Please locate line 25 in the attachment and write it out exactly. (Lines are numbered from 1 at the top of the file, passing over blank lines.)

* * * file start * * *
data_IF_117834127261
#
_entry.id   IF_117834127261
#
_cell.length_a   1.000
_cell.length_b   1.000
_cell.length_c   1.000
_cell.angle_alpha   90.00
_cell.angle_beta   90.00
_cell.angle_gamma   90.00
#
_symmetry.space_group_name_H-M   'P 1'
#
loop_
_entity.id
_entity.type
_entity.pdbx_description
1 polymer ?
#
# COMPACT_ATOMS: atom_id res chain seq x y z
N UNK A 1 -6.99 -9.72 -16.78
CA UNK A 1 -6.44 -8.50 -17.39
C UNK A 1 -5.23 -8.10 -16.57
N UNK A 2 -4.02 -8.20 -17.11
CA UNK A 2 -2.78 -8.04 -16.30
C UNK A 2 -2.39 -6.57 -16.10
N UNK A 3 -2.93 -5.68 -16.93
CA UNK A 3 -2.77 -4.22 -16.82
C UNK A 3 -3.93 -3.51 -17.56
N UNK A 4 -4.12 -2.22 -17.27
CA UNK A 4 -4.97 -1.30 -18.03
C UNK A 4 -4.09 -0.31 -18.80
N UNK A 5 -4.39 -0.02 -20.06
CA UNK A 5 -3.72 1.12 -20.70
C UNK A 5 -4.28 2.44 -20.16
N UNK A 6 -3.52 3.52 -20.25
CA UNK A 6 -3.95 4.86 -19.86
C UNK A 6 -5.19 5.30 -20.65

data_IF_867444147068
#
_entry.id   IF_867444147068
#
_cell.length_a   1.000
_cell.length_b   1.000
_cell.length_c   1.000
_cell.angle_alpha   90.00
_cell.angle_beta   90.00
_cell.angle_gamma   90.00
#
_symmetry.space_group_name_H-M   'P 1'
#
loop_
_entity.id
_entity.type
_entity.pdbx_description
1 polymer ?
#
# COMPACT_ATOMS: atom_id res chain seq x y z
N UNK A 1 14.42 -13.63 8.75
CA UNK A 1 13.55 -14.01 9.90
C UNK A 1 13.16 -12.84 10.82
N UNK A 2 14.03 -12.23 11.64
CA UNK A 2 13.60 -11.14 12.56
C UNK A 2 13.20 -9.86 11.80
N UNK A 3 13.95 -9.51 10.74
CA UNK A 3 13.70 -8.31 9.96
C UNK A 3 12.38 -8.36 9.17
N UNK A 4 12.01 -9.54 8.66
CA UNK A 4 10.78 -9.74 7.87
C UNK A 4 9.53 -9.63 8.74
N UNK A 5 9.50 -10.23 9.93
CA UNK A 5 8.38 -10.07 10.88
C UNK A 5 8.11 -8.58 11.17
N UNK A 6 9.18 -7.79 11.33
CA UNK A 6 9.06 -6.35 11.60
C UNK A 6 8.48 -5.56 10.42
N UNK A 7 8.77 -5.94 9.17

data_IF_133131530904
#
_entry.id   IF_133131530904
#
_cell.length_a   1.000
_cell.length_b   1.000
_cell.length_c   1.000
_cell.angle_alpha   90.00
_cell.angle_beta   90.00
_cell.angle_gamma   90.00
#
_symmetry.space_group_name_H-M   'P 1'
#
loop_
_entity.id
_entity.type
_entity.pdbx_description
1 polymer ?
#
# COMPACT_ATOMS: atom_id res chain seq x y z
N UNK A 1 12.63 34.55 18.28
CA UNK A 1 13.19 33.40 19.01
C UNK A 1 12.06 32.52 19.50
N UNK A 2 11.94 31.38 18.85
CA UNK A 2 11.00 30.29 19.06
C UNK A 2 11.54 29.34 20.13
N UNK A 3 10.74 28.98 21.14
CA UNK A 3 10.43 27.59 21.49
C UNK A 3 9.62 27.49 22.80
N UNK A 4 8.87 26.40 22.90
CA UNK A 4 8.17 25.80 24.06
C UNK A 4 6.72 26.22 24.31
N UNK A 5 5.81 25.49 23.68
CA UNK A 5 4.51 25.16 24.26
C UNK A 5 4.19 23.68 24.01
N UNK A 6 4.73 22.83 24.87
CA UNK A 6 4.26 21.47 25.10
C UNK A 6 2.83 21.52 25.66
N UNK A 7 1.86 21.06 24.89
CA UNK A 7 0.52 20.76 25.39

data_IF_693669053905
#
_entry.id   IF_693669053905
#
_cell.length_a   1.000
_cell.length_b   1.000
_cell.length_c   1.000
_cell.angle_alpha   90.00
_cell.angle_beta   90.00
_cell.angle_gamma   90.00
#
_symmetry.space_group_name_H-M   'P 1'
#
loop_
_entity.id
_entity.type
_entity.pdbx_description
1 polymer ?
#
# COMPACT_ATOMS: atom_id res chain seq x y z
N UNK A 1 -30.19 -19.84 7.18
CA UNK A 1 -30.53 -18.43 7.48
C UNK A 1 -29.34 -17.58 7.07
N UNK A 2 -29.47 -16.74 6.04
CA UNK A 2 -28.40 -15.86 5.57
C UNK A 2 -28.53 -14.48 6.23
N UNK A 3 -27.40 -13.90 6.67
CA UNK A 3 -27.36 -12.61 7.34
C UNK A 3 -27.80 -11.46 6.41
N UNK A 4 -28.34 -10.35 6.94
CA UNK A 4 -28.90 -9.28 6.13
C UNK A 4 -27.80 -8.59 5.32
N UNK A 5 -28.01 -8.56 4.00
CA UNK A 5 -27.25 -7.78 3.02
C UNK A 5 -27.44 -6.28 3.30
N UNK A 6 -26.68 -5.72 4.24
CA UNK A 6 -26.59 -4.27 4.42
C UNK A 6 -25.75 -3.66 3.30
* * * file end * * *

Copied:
CA UNK A 2 -2.78 -8.04 -16.30